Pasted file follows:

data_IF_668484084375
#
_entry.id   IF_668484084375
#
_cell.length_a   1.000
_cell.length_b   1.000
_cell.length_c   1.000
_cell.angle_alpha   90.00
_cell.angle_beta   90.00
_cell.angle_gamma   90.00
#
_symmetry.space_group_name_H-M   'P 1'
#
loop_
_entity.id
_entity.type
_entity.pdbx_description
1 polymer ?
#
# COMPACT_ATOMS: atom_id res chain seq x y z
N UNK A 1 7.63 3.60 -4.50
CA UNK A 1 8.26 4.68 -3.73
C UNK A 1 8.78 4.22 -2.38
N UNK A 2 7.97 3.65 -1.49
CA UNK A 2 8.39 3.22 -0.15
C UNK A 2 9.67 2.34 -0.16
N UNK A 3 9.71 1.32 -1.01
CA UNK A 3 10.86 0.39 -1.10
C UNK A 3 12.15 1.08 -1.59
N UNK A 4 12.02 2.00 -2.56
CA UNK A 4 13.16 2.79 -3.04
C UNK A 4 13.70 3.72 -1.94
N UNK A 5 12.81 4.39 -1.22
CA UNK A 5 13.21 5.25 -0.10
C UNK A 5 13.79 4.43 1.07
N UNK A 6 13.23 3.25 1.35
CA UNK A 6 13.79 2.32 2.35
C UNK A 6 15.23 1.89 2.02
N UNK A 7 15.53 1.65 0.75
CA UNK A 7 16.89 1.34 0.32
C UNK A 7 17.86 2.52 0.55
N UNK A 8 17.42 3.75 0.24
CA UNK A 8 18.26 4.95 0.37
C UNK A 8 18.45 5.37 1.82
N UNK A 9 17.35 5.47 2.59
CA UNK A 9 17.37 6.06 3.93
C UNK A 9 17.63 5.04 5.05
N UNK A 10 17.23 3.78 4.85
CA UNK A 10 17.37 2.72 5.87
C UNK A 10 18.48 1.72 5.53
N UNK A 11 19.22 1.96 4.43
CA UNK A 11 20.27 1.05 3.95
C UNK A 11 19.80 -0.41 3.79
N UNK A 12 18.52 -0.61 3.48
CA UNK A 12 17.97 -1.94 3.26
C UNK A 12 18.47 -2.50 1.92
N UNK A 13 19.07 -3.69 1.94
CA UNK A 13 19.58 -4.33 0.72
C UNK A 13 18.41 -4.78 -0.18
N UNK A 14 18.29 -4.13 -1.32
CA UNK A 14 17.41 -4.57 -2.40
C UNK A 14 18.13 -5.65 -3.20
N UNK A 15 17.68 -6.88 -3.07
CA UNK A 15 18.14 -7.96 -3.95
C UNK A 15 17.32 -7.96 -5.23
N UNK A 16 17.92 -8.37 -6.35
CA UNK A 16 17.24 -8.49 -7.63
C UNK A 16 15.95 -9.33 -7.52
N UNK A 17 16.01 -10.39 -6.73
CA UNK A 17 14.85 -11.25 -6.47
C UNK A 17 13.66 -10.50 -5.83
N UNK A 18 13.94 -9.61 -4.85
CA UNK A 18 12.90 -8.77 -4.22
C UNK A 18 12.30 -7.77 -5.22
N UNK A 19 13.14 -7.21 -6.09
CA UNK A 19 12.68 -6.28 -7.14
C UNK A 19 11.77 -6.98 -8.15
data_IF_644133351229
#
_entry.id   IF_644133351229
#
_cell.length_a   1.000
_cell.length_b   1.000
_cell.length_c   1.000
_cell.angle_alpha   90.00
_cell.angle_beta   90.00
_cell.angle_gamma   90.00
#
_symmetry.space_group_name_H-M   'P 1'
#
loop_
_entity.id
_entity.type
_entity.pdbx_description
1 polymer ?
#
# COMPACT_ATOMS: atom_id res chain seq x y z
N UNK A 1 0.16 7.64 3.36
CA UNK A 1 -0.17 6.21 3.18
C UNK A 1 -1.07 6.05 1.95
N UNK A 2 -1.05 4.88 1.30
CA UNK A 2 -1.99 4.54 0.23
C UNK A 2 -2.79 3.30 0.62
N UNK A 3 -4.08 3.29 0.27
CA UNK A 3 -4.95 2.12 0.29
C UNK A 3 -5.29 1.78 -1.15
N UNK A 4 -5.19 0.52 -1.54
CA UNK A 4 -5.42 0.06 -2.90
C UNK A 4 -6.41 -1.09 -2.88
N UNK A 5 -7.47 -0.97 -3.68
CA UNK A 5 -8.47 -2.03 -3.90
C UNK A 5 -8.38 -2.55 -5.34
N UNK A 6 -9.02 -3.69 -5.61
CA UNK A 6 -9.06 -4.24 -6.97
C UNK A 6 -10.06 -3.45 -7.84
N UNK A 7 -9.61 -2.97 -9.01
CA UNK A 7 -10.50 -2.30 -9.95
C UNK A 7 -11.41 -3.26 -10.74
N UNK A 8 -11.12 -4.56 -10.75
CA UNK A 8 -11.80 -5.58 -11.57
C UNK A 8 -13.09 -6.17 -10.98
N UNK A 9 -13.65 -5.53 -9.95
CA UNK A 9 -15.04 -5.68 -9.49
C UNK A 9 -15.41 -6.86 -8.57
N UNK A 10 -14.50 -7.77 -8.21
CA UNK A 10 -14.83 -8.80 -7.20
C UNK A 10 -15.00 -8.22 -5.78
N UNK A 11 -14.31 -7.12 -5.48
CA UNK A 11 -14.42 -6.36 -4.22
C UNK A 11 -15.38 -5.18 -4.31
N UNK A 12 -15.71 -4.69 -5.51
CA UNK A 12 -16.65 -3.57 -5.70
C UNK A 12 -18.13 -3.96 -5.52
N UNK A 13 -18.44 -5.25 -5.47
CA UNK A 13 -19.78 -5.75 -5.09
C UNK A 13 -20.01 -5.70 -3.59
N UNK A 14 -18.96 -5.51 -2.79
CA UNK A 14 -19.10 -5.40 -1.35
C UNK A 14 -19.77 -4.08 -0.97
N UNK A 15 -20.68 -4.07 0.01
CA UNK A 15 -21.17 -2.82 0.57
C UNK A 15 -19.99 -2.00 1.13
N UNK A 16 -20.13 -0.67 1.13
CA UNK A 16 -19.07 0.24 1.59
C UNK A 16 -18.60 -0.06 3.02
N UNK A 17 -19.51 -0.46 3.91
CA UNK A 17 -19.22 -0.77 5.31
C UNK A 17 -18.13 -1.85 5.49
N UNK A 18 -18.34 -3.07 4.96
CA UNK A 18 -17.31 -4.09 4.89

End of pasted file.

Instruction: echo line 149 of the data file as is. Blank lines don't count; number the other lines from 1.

N UNK A 18 -18.34 -3.07 4.96